Sometimes all you need is a starter step. “For instance, in business, if making phone calls to clients and prospective clients is a pillar behavior, the phone call itself may last more than 30 seconds, but the first action that you need is simply to pick up the phone.” To solidify the habit, Sara suggests dialing the number and while the phone is ringing, marking an X on a sheet that tallies the client call quota for the day. Marking the “X” gives you a dopamine rush that helps secure the habit. Becoming a successful salesperson will take many, many follow-up phone calls, but by building a strong habit of picking up the phone in the first place, we become responsible for our own dopamine rush, rather than giving that power away to the “result." By focusing on process, and the daily, momentary victories rather than the scary ultimate goal, we maintain the motivation that's essential both to our eventual success and, perhaps more importantly, to our daily sense of purpose and positive self-esteem.
Asking for Help
We can make powerful changes on our own, but sometimes having a coach can give you the extra support you need. Sara says, “Coaches keep you accountable and see things through a different perspective than you do, all while staying aligned with you and your vision. Good coaches are there to ask you the right questions and help you discover whether your actions are in line with your vision for your life.” While friends and family can be tremendous support as you work to change your life, they don’t always have the distance or objectivity to help most effectively. “By having no previous relationship with you, coaches can see things as they are in the present time. Where you are at when we meet you and where you want to be when the coaching period ends is what drives results.”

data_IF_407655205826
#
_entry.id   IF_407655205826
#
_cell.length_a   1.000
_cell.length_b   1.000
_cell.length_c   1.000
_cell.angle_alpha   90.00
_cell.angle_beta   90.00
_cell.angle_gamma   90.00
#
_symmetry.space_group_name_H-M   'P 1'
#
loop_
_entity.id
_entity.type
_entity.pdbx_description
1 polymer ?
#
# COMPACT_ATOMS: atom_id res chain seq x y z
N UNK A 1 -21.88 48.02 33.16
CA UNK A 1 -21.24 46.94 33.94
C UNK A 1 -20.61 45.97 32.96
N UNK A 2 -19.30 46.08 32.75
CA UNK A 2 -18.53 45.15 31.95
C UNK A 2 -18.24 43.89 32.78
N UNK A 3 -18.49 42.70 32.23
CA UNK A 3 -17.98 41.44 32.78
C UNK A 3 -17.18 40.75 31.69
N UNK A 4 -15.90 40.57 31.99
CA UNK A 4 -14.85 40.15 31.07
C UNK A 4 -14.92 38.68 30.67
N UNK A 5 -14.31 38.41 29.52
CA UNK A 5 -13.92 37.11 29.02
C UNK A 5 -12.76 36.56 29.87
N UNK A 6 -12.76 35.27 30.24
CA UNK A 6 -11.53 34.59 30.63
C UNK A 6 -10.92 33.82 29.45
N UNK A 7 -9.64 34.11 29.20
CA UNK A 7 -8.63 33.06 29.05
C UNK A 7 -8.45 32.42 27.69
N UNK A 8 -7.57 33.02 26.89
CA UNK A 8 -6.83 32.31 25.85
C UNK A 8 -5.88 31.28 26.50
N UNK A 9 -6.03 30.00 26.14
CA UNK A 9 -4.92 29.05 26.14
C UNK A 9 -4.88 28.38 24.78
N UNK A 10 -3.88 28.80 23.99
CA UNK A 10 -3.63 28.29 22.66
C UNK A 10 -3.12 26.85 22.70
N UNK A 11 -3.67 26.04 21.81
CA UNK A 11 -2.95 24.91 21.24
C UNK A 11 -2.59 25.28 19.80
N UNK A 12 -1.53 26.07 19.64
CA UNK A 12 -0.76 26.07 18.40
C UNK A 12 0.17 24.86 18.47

Getting Curious About What Drives Your Habits
Often, Sara’s clients believe they know what their issue is and feel defeated by their failure to achieve their desired results. Commonly, however, Sara finds that certain unhealthy behaviors are driven by imbalances in other parts of her clients’ lives. For instance, someone may come to Sara to develop better money habits, but in their work together, Sara and the client discover that the person’s money troubles actually stem from a lack of meaningful relationships, that they spend to fill an emotional void. That’s just an example, says Sara, but “its common that most areas in your life that you are working on are a result of another area being imbalanced. Most people will solely focus on the issue at hand, and not know where it stems from. We can fix the source issue and the rest follows. I'm trained to discover those areas and listen for the clues.”